An unlikely star has stepped – or should we say, slid – into the epilepsy treatment story after a sea lion named Cronutt underwent an experimental therapy. After experiencing worsening epileptic seizures that left Cronutt unable to eat, a groundbreaking procedure was carried out to transplant healthy pig brain cells into the sea lion’s damaged brain.
Incredibly, the approach has proved a success for Cronutt. UCSF Magazine reports he has seen a significant amount of brain function return since the transplant. Now seizure-free a year on, the plucky pinniped has scientists wondering if the same approach could be introduced for humans.
Cronutt’s epilepsy story began with an unfortunate run-in with an algal and bacterial bloom off the coast of California that was packing the neurotoxin domoic acid. A 2013 study found that this kind of exposure can cause brain damage in California sea lions that mimics that of humans with the most common form of epilepsy known as temporal lobe epilepsy.
The damage brought on a debilitating set of symptoms for Cronutt who was taken in by Six Flags Discovery Kingdom in Vallejo, California. By 2020, it looked as if euthanasia might be the kindest option, as the sea lion’s condition failed to improve despite veterinary teams’ best efforts.
As something of a Hail Mary, Cronutt was enrolled into an experimental treatment pioneered by Dr Scott Baraban, University of California San Francisco’s William K. Bowes Junior Professor of Neuroscience Research. The therapy uses neurons called medial ganglionic eminence cells taken from pig embryos. These cells act as inhibitory neurons in a pig’s hippocampus, dampening the kind of hyperactivity that is exhibited in epilepsy.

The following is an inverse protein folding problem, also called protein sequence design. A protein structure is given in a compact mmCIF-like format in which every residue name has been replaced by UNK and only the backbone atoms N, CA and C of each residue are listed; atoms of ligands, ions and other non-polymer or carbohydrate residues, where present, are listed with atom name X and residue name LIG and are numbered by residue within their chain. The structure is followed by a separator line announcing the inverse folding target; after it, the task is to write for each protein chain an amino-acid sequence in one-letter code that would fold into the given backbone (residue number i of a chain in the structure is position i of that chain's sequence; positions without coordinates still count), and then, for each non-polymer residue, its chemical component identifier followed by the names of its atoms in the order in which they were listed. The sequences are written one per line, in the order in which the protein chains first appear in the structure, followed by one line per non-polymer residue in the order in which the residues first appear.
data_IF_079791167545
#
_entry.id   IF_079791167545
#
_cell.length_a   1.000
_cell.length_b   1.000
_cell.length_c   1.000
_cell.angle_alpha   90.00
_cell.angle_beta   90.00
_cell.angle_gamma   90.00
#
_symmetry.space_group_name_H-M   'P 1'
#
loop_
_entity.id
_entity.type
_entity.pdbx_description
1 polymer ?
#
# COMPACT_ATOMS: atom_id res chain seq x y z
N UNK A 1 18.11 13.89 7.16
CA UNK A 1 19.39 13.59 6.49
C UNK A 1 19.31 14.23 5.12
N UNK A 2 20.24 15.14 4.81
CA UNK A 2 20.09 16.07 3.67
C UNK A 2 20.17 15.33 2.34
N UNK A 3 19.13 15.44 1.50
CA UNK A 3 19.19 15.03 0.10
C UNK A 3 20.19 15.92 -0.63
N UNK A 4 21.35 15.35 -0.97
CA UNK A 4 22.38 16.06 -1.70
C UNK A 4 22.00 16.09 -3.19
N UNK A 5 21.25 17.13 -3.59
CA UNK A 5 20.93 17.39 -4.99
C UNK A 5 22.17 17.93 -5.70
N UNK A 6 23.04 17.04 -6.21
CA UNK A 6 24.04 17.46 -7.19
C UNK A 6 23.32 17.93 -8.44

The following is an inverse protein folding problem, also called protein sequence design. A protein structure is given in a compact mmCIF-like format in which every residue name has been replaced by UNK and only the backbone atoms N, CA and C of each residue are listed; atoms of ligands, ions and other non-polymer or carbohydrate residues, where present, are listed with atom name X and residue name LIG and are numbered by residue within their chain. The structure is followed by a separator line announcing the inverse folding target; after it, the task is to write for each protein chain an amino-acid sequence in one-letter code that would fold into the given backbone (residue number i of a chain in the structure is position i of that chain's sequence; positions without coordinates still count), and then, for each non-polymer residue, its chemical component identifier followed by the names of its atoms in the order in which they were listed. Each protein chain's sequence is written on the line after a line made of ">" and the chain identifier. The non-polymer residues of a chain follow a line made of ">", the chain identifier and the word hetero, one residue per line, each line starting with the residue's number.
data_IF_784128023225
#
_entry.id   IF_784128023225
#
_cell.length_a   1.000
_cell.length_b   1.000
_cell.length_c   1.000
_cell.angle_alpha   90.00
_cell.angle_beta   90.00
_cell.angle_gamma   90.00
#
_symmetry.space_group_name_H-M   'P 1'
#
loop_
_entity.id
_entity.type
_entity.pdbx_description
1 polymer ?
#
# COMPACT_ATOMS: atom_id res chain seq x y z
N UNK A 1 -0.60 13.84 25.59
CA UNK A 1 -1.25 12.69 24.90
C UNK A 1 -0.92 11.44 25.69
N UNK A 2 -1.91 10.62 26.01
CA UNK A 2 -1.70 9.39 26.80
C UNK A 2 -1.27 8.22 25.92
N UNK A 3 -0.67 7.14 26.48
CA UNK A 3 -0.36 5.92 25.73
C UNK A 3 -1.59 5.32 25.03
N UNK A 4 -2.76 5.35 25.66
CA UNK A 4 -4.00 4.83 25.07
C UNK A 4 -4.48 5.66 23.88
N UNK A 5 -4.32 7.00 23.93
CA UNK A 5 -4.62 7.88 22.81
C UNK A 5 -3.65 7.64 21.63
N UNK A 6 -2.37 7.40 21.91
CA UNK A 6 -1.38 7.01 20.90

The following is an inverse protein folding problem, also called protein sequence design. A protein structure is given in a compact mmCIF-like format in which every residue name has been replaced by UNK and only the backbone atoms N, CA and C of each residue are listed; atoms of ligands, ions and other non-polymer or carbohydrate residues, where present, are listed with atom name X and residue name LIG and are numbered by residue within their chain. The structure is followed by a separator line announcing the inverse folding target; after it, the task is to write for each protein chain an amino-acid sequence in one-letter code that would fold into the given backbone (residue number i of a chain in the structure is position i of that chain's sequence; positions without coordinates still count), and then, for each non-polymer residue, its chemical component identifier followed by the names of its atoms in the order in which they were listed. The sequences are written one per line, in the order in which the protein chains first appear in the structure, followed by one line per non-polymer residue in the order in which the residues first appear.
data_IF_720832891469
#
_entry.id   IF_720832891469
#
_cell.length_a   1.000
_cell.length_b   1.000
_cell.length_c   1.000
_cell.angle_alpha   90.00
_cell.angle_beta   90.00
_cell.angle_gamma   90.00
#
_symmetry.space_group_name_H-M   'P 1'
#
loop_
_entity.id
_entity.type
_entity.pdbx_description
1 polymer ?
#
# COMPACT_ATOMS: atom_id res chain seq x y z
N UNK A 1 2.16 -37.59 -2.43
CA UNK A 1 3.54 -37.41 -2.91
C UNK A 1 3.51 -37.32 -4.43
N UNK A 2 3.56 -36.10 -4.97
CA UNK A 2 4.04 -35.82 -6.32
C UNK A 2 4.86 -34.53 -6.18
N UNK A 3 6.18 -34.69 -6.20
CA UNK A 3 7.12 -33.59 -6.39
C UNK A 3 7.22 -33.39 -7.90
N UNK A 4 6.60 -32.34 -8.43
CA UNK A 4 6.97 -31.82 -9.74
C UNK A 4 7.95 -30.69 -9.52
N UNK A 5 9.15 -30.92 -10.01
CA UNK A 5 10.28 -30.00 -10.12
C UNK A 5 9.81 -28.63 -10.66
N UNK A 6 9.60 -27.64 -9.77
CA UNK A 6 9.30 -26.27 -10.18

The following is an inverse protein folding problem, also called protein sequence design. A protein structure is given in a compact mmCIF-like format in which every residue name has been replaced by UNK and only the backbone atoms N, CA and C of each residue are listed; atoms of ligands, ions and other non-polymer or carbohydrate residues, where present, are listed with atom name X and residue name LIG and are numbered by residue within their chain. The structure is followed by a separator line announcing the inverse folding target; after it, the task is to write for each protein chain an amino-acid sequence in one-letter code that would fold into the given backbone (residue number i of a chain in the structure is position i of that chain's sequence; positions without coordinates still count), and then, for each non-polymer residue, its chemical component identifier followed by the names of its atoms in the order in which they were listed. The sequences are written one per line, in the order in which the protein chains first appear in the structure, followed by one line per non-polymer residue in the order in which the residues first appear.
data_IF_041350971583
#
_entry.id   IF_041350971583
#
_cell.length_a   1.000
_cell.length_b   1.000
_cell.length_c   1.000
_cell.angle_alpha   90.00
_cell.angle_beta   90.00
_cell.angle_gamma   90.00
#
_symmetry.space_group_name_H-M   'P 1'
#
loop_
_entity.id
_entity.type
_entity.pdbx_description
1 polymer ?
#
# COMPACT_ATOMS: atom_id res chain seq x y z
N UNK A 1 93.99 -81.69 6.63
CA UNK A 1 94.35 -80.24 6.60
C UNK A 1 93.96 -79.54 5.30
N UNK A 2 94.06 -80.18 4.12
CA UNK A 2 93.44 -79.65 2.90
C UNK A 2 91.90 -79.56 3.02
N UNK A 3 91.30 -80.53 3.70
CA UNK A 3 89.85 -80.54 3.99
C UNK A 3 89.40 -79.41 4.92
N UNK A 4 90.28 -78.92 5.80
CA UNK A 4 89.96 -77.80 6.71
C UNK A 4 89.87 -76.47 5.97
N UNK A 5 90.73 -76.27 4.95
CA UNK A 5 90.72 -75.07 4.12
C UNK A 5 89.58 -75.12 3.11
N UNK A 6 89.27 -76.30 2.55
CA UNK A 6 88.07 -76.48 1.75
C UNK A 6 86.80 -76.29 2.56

The hope was that by injecting the cells into Cronutt, he could see the same benefits observed in mice experiments, where it proved to cure epilepsy completely. After establishing that the left side of Cronutt’s hippocampus was the worst affected, surgeons delivered 200,000 cells via four injections and hoped for the best.
Despite the severity of his condition pre-procedure, Cronutt has seen pleasing results, remaining seizure-free one year after the treatment and returning to a healthier weight. While the damage caused by his exposure to domoic acid can’t be reversed by the treatment, it appears it has been effective in stopping further hyperactivity that could’ve potentially cut his life short.
“What the scientists did here is very important and suggests that there are alternative ways to treat epilepsy,” said Jacqueline French, chief scientific officer of the Epilepsy Foundation and a neurologist at New York University, to National Geographic.
However, it remains to be seen if the treatment will be consistently helpful in sea lions before it can even be considered for human trials. “There is going to have to be a lot of experimentation to make sure that what you’re doing is going to help and not harm,” French concluded.